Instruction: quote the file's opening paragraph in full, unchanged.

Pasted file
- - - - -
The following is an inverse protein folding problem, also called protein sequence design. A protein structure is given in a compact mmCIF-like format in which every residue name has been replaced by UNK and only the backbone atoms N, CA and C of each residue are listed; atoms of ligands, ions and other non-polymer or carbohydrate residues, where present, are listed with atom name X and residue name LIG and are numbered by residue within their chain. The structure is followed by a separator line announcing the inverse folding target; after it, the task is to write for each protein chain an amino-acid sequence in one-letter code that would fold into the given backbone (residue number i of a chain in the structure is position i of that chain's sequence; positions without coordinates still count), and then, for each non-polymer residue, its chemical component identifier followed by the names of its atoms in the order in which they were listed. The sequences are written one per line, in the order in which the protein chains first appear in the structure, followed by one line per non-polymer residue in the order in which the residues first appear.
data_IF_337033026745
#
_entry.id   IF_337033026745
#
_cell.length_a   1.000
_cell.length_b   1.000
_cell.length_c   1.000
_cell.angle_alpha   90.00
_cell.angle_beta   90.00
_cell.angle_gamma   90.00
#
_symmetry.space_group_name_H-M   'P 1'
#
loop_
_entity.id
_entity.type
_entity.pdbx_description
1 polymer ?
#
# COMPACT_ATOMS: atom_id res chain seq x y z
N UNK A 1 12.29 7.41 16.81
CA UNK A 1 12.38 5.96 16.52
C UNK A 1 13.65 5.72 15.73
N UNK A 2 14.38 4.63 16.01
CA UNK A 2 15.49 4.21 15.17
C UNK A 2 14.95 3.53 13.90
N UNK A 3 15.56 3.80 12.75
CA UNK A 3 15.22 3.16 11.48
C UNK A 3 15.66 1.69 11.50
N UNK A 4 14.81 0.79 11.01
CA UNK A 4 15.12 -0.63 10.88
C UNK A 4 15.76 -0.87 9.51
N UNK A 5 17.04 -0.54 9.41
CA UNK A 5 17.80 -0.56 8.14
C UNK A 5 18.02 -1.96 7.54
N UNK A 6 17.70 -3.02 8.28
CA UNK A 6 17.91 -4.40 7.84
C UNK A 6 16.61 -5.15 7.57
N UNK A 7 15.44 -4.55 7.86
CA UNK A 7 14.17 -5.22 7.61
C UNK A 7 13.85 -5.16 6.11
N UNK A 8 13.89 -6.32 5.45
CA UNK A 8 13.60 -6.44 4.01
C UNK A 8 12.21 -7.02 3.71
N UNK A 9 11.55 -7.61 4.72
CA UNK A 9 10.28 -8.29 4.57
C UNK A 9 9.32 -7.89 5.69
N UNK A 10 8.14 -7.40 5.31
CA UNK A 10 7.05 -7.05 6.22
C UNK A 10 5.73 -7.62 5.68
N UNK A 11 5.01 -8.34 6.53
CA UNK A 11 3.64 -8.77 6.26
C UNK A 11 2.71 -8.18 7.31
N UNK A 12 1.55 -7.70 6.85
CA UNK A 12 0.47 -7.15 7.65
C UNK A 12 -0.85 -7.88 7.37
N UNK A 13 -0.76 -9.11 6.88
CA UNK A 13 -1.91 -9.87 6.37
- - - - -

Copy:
The following is an inverse protein folding problem, also called protein sequence design. A protein structure is given in a compact mmCIF-like format in which every residue name has been replaced by UNK and only the backbone atoms N, CA and C of each residue are listed; atoms of ligands, ions and other non-polymer or carbohydrate residues, where present, are listed with atom name X and residue name LIG and are numbered by residue within their chain. The structure is followed by a separator line announcing the inverse folding target; after it, the task is to write for each protein chain an amino-acid sequence in one-letter code that would fold into the given backbone (residue number i of a chain in the structure is position i of that chain's sequence; positions without coordinates still count), and then, for each non-polymer residue, its chemical component identifier followed by the names of its atoms in the order in which they were listed. The sequences are written one per line, in the order in which the protein chains first appear in the structure, followed by one line per non-polymer residue in the order in which the residues first appear.